The Pop Gun Method
It’s not everyday that an artist exhibits the creative capacity to invent a style uniquely their own. From Van Gogh’s fluid brushstrokes and Duchamp’s readymades, to Andy Warhol’s trademark silkscreen process and Keith Haring’s pop graffiti imagery; few have successfully developed a distinctive art form or new medium. Amongst a handful of such cases resides a widely unsung but equally palpable example known as the Pop Gun method, devised by 20th century French-American artist Niki de Saint Phalle.
Widely recognized for her whimsical, large-scale sculptures often depicting animals and curvaceous females, decades before Niki de Saint Phalle laid claim to her vibrant, idiosyncratic style, the artist approached her medium as a therapeutic outlet. Having suffered immense personal trauma as a young girl, de Saint Phalle’s early work lent itself intimately to the neo-avant-garde art world as well as the genre of performance art.
Niki de Saint Phalle first began utilizing the Pop Gun method in 1960 as part of the ‘Salon de Comparisons: Peinture Sculpture’ exhibition in Paris. Inspired by a personal desire of wanting to see a canvas wounded and bleeding, by the show’s opening, de Saint Phalle staged a production entitled ‘Hors d’oeuvre (Portrait of my Lover/Portrait of Myself)’ in which she invited audience members to throw darts at her work.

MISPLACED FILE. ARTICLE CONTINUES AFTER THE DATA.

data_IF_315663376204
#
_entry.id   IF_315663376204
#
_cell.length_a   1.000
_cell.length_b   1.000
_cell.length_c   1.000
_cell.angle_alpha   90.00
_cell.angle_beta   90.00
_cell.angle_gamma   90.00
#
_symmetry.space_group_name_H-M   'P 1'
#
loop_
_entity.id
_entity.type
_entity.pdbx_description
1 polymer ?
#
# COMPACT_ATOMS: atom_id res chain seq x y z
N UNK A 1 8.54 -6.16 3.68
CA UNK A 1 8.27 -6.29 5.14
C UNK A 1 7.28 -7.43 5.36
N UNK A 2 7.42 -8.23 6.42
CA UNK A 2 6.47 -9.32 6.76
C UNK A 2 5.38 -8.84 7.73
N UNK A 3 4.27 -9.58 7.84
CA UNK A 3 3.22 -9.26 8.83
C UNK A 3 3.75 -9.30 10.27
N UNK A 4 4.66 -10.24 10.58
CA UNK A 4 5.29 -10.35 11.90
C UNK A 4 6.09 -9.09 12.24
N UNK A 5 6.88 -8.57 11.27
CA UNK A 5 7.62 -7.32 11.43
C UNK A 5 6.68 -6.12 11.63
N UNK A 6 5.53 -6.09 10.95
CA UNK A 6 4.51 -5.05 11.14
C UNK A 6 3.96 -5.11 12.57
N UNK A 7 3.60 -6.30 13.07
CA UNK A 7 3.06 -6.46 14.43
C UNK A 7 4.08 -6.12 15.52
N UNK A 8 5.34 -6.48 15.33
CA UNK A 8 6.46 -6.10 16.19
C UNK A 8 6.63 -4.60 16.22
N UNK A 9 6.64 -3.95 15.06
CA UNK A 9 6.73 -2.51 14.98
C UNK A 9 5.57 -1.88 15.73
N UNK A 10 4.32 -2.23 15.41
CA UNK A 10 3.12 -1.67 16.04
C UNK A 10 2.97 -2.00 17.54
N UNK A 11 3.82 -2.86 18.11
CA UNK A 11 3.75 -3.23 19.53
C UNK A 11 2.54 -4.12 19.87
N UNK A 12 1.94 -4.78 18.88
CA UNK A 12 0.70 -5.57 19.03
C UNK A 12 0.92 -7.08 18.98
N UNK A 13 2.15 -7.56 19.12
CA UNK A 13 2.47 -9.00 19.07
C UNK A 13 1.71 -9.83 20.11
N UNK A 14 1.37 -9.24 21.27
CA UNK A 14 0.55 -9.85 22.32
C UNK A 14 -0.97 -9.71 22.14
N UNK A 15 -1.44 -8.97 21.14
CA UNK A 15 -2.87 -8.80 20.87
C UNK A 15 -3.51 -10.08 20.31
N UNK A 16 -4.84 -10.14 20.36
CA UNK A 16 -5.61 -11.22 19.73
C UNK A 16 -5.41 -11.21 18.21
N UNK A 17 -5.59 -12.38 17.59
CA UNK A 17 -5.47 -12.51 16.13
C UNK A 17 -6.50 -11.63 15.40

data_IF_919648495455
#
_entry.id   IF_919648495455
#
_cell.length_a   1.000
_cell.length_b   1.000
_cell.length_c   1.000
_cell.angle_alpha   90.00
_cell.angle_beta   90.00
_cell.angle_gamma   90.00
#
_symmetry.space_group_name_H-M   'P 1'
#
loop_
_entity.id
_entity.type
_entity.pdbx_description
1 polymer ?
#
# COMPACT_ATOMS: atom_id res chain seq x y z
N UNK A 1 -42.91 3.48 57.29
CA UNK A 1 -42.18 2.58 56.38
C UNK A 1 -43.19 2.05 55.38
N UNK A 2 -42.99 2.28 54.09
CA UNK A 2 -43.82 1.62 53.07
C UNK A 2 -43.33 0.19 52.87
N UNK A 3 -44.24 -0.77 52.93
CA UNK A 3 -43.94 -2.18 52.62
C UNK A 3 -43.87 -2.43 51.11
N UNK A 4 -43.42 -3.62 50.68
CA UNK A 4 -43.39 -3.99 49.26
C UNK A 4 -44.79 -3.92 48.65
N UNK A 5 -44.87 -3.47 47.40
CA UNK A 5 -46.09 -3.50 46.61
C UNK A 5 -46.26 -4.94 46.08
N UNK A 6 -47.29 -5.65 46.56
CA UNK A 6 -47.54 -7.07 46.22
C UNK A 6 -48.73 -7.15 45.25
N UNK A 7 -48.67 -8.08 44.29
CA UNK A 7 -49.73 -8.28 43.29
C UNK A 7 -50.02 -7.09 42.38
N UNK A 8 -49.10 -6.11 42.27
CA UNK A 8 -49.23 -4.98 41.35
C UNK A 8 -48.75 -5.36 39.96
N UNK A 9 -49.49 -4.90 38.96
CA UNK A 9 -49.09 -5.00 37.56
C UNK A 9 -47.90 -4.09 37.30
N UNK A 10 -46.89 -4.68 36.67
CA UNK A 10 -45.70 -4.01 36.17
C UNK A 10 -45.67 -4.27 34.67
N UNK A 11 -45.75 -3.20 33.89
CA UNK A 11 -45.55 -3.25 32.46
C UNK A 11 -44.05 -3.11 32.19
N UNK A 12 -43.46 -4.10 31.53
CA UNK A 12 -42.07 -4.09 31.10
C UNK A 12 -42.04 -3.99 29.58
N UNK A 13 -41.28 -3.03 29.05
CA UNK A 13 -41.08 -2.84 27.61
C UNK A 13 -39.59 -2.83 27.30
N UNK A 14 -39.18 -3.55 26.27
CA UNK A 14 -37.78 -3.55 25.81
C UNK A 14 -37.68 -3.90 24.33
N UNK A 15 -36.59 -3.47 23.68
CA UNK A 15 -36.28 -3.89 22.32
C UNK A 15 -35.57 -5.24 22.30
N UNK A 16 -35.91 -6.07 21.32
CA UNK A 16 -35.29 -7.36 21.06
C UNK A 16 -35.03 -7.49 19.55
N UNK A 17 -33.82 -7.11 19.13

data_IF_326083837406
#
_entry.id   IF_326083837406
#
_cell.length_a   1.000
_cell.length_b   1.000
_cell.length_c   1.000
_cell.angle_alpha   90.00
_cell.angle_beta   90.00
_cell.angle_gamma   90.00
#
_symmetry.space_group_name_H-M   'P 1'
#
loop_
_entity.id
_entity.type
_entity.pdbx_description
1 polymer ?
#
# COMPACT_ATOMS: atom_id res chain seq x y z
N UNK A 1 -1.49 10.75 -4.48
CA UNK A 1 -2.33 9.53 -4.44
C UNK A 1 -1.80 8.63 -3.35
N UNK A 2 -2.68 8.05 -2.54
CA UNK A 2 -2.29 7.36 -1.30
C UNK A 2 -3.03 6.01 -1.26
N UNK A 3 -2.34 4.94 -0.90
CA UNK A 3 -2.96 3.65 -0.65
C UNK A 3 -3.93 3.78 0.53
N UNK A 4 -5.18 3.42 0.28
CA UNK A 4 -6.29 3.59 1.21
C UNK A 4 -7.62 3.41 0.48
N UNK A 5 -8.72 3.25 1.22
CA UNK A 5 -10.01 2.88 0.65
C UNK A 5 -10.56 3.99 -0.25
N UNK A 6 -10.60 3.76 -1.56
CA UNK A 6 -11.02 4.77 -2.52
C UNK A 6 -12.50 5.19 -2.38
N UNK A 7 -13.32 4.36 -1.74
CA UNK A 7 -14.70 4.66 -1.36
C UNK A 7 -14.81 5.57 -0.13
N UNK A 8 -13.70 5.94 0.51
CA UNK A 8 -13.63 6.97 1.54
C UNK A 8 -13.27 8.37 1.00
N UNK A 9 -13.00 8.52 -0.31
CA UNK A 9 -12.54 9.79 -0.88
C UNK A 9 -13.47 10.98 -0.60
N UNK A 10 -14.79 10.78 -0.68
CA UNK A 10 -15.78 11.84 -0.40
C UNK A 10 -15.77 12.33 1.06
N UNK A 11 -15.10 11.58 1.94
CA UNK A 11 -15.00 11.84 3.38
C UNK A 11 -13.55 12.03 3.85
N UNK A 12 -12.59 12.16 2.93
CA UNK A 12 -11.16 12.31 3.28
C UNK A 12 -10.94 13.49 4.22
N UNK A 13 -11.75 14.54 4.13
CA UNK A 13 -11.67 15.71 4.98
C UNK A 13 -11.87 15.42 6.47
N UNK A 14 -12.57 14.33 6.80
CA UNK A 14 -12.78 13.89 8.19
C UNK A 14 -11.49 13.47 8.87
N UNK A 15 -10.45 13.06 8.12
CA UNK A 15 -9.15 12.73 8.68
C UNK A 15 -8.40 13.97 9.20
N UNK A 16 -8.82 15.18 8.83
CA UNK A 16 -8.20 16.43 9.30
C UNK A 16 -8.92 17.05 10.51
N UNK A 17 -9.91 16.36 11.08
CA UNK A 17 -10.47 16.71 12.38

Immediately following the exhibition, De Saint Phalle began finding solace in such destructive acts, personally shooting balloons of paint attached to a stark white plaster canvas near her studio in Paris. Seeking to liberate a work’s potential and ridding her life of violent memories, the Pop Gun technique exemplified De Saint Phalle’s innovative methods, daring aesthetic, and personal quest towards embracing acceptance of the unknown.